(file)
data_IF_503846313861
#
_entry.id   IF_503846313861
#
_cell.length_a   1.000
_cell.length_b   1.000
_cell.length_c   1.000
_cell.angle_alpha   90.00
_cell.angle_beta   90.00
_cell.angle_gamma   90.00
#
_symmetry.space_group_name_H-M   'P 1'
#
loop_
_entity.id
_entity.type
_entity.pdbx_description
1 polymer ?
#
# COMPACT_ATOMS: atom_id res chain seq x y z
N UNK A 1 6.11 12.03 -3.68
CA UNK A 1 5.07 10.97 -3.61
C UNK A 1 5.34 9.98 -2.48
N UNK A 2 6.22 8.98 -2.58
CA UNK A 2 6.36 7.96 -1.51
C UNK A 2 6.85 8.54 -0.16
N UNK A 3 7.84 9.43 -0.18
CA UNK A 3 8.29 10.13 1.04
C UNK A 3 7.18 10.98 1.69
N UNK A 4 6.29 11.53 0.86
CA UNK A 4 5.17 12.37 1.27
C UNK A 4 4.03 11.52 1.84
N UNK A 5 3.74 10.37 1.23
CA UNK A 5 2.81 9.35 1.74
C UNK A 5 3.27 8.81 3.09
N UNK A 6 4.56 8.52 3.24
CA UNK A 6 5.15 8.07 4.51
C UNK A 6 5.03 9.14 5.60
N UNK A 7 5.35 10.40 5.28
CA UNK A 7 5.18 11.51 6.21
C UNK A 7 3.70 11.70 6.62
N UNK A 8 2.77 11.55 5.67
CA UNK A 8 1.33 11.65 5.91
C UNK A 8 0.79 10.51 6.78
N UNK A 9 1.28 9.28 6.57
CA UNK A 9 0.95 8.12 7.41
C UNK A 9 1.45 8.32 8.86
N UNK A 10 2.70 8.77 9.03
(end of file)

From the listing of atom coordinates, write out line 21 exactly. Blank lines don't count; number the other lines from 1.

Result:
N UNK A 1 6.11 12.03 -3.68